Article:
by Jordan King
In our present captive state of lockdowns and curfews, the urge to get away and escape is never far from our minds. In the year since the COVID-19 outbreak began, many of us have sought comfort and solace in both the news of the natural world showing signs of self-restoration in our absence, and in the hope that soon we may find ourselves immersed in nature once again, our respect and appreciation of the land around us renewed by our separation from it for so long.
Robin Wright’s directorial debut Land taps into that craving for nature’s embrace by offering an elemental meditation on grief, isolation, and how we find a way to go on in the face of tragedy. Land is the story of a woman who, wracked with grief after a tragedy whose fine details we do not learn until they no longer feel necessary, exiles herself to a mountaintop cabin in the Wyoming stretch of the Rockies. Coming not out of want, but in service of some deeper residing primal need to be isolated and alone with nature, our protagonist Edee (Wright) at first underestimates the unforgiving qualities of her surroundings, coming closer to death than to being saved in her naivety.
Freezing, starving, and suicidal, a stand-off with a bear eventually sees Edee lose consciousness.Brought back from the brink by kindly hunter Miguel (Demian Bechir) and his nurse friend Alawa (Sarah Dawn Pledge) though, this act of selfless kindness opens the door for a platonic kinship to form between Edee and Miguel as he teaches her how to handle herself in the wild and she teaches him about Star Wars. Wright and Bechir are clearly very comfortable in one another’s presence, and that shines in their blossoming friendship, one which refreshingly isn’t weighed down by a romantic element that many other stories wold have felt compelled to include. Over the course of her time in Miguel’s company, our protagonist begins to exorcise her demons and develop a symbiotic relationship with the land, a relationship which is just as meaningful as the one she shares with Miguel.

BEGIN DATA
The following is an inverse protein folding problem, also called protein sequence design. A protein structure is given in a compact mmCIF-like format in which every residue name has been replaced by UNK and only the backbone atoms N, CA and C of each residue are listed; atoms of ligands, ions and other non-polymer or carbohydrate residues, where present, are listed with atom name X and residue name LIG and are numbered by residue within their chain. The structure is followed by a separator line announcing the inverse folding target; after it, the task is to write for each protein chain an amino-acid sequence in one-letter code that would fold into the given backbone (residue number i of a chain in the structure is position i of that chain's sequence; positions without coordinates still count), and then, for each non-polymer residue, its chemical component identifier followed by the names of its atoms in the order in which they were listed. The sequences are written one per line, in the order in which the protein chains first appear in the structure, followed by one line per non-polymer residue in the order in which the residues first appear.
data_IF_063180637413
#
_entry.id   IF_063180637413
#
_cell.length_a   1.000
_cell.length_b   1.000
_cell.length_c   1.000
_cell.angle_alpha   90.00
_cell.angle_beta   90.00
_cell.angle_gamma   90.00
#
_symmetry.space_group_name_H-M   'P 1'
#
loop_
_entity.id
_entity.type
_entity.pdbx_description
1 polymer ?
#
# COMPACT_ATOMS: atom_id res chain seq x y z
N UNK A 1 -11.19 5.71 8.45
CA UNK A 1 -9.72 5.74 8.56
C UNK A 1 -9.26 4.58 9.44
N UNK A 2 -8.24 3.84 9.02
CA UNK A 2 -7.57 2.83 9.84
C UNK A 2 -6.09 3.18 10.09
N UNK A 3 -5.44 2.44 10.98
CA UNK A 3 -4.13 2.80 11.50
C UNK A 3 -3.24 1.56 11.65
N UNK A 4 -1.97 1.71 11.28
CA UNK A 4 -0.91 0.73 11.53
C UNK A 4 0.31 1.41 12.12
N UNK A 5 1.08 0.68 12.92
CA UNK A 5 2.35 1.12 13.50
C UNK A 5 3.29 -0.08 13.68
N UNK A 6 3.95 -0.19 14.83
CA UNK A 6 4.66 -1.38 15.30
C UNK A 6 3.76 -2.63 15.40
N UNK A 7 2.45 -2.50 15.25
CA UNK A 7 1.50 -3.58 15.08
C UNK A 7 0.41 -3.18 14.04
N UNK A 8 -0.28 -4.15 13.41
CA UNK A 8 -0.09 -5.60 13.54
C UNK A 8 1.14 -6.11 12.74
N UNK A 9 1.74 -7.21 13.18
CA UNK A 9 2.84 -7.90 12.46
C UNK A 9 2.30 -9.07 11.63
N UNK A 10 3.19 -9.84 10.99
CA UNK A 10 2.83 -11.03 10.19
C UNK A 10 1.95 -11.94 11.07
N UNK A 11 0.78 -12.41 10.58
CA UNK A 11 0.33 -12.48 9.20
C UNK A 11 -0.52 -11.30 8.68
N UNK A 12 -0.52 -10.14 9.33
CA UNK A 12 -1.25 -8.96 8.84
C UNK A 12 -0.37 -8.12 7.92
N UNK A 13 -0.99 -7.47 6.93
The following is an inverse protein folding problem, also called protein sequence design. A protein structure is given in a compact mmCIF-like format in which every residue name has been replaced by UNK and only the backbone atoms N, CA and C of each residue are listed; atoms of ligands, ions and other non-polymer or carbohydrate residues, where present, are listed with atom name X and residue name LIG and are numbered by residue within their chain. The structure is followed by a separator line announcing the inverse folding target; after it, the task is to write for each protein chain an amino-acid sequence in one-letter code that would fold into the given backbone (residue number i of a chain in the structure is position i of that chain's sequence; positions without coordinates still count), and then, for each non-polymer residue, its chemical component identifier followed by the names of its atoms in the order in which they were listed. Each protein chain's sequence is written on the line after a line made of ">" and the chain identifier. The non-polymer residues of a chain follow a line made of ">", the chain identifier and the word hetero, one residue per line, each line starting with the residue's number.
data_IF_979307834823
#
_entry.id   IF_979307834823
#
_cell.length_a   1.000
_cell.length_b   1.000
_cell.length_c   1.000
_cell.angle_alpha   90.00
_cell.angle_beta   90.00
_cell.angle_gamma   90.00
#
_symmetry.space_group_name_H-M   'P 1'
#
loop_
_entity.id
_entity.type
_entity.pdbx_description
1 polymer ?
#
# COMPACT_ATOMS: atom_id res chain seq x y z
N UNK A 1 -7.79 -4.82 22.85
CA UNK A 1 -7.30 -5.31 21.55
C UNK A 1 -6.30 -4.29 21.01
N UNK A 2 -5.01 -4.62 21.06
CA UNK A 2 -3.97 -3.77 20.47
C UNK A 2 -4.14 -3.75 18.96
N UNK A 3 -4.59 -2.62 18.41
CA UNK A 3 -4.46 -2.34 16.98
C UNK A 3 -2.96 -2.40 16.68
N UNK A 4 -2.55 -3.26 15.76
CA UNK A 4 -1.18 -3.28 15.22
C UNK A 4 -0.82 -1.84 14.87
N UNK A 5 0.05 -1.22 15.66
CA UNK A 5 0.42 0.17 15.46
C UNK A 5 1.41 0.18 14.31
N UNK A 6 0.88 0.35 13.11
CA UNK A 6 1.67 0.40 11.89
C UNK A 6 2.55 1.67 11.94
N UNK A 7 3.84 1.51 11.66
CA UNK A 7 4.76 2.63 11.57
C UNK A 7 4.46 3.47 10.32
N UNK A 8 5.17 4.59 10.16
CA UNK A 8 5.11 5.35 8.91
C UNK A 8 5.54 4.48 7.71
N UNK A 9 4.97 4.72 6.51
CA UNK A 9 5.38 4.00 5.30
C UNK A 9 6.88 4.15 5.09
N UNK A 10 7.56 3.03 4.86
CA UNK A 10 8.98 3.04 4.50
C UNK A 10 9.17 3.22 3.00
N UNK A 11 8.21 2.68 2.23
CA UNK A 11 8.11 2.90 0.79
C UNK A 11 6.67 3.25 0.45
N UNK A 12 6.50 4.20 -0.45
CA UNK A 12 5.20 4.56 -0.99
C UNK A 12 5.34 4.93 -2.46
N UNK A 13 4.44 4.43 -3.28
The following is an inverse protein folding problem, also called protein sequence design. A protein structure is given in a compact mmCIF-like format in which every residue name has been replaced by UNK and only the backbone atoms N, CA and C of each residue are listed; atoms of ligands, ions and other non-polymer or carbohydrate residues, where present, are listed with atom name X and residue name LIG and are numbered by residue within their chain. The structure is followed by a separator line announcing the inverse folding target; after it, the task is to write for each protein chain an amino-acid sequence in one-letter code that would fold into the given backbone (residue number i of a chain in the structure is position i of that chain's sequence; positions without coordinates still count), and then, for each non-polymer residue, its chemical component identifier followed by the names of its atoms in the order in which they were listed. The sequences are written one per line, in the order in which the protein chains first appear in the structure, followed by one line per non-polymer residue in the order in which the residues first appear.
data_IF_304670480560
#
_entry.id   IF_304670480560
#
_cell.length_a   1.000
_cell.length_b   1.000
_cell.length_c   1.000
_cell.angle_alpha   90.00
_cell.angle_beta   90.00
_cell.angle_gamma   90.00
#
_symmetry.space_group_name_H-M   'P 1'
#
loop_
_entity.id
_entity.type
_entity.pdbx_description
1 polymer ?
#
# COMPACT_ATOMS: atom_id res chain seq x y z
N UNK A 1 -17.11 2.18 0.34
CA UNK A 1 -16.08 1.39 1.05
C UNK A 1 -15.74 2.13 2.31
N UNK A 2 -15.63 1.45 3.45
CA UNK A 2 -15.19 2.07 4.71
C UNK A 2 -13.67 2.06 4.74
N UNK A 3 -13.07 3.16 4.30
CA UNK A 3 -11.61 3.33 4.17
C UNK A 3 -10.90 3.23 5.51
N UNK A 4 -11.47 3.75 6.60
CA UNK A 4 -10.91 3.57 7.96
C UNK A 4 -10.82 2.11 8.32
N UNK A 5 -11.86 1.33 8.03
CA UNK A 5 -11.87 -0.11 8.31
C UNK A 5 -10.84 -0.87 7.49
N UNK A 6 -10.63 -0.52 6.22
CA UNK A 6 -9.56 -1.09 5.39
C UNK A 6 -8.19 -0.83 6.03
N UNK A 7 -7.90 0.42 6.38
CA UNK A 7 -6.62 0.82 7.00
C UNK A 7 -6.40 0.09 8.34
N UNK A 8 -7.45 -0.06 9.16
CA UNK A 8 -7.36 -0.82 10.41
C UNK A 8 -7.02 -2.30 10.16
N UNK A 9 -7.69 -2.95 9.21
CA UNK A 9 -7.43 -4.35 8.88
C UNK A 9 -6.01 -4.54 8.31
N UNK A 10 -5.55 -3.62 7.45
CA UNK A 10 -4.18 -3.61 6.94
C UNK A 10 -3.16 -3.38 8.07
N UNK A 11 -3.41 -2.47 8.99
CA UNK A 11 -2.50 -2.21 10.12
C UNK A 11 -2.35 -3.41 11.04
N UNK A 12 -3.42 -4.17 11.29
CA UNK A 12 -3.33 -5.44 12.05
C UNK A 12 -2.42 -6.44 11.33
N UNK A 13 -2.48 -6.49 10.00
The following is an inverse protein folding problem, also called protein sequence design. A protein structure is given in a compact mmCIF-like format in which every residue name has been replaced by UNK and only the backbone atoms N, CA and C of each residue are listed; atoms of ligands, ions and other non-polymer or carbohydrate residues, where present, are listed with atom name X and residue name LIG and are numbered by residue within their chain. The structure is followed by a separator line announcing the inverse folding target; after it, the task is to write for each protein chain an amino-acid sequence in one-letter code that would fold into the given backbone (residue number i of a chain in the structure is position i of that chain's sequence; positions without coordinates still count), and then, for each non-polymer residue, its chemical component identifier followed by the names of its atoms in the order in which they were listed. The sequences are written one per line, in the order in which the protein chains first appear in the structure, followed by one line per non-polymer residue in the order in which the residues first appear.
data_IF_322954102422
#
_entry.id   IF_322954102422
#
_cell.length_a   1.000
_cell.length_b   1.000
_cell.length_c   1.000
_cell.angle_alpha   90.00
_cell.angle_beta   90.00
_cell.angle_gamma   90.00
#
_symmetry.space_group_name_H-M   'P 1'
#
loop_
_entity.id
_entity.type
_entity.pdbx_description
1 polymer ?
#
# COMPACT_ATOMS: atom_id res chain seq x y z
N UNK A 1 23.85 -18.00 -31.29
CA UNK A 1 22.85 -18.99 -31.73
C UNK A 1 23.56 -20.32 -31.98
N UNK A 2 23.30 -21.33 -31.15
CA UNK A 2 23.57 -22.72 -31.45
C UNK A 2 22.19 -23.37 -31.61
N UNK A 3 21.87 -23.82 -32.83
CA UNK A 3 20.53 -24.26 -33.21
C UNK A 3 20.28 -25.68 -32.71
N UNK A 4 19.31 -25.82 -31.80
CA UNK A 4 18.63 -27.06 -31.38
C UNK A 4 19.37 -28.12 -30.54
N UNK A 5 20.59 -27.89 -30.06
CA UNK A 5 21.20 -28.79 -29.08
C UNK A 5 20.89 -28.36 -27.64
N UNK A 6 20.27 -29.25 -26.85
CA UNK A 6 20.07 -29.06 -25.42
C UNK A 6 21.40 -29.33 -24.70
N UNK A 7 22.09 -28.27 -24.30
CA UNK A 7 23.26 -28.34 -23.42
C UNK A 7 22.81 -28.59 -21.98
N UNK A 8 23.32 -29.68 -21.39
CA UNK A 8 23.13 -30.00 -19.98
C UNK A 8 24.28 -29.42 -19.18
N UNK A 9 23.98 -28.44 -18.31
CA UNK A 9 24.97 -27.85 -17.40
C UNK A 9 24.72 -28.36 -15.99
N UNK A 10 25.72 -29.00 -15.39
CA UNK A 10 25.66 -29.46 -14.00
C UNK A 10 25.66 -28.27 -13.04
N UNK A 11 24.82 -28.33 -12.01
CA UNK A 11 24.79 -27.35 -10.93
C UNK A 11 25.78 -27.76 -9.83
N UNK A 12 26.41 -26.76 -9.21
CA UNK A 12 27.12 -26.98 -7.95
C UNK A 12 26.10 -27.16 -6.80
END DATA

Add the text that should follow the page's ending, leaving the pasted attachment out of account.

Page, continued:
Land is gifted with a beautiful score by Ben Sollee and Time For Three, a heavily acoustic suite that merges the film’s elemental imagery and weighty themes into a lilting orchestral ode to Mother Nature. The film also features some truly stunning cinematography from DoP Bobby Bukowski, who finds fresh ways to capture the drama and depth of the Rockies as the seasons roll over and Edee’s life begins to be coloured anew. Bukowski actually slept in a tent during the film’s shoot, a commitment that pays off in the gorgeous sunrises and awe-inspiring clear night skies that dress the frame so handsomely. This sense of musical and visual accomplishment and carefulness help keep Wright’s first feature grounded when it threatens to veer into melodrama, which is an occasional risk as Wright – unrestrained in a way we haven’t seen her before as she directs herself – goes for broke in the scenes where her trauma consumes her entirely.
Wright’s film works best when it leans into providing a critique of the expectant, self-centred belief that nature will solve our problems simply by surrounding ourselves with it. In the film’s early scenes, Edee’s lack of preparation for her exile lands her in deep trouble, and all hope of being healed here quickly is snuffed out by both nature’s destructive potential and her own self-destructive state. As the film hits its stride most confidently though, in the scenes where we see the strength gained in Edee’s developing symbiosis with her surroundings, the importance of the fact that Edee’s thriving off the land has been hard-earned is not lost on us. When Miguel asks Edee what she wants from life, she says she wants to ‘notice more’, to ‘know more’ about her surroundings, to know how to survive here. Through respect Edee gains strength and acquires fortitude, a character evolution that Wright plays believably and that Bechir facilitates with generosity and warmth, and that is not because nature has given those qualities to her, but rather because nature has given her the opportunity to acquire those qualities without the conveniences and distractions of the urban world. This commentary is one that isn’t fully developed however as the film more often leans into its more familiar and time-worn tropes, which is a shame.
With little new ground trodden over the film’s duration and a lack of pace that slips too often between being soothing and languorous, Land is not the award season darling perhaps that it may have set out to be. It is however a solid debut nevertheless, and one that benefits greatly from being able to offer viewers a palpable, sensory escape from our present isolation.
Land played as part of the Sundance Film Festival 2021